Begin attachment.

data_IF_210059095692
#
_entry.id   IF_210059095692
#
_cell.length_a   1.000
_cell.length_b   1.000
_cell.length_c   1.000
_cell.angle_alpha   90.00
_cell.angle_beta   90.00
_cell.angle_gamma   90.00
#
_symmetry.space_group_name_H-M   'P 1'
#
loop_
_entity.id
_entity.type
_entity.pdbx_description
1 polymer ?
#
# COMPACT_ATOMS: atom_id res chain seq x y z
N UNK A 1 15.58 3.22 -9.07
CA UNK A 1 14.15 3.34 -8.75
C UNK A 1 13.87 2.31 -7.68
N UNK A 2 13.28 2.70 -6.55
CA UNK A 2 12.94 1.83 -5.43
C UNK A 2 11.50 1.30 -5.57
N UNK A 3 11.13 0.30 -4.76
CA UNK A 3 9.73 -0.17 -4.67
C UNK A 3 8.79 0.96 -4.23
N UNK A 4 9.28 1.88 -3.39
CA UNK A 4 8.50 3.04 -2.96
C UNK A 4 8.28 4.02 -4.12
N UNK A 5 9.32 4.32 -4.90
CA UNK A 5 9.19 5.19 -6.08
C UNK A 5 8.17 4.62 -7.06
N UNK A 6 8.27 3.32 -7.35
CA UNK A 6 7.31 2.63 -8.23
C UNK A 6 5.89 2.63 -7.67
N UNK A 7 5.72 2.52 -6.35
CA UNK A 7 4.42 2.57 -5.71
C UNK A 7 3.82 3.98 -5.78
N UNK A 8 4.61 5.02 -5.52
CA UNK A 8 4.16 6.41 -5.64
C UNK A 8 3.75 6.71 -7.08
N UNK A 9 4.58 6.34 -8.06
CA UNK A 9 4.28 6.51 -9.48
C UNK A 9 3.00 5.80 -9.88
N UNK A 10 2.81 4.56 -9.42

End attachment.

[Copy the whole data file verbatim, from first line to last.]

data_IF_210059095692
#
_entry.id   IF_210059095692
#
_cell.length_a   1.000
_cell.length_b   1.000
_cell.length_c   1.000
_cell.angle_alpha   90.00
_cell.angle_beta   90.00
_cell.angle_gamma   90.00
#
_symmetry.space_group_name_H-M   'P 1'
#
loop_
_entity.id
_entity.type
_entity.pdbx_description
1 polymer ?
#
# COMPACT_ATOMS: atom_id res chain seq x y z
N UNK A 1 15.58 3.22 -9.07
CA UNK A 1 14.15 3.34 -8.75
C UNK A 1 13.87 2.31 -7.68
N UNK A 2 13.28 2.70 -6.55
CA UNK A 2 12.94 1.83 -5.43
C UNK A 2 11.50 1.30 -5.57
N UNK A 3 11.13 0.30 -4.76
CA UNK A 3 9.73 -0.17 -4.67
C UNK A 3 8.79 0.96 -4.23
N UNK A 4 9.28 1.88 -3.39
CA UNK A 4 8.50 3.04 -2.96
C UNK A 4 8.28 4.02 -4.12
N UNK A 5 9.32 4.32 -4.90
CA UNK A 5 9.19 5.19 -6.08
C UNK A 5 8.17 4.62 -7.06
N UNK A 6 8.27 3.32 -7.35
CA UNK A 6 7.31 2.63 -8.23
C UNK A 6 5.89 2.63 -7.67
N UNK A 7 5.72 2.52 -6.35
CA UNK A 7 4.42 2.57 -5.71
C UNK A 7 3.82 3.98 -5.78
N UNK A 8 4.61 5.02 -5.52
CA UNK A 8 4.16 6.41 -5.64
C UNK A 8 3.75 6.71 -7.08
N UNK A 9 4.58 6.34 -8.06
CA UNK A 9 4.28 6.51 -9.48
C UNK A 9 3.00 5.80 -9.88
N UNK A 10 2.81 4.56 -9.42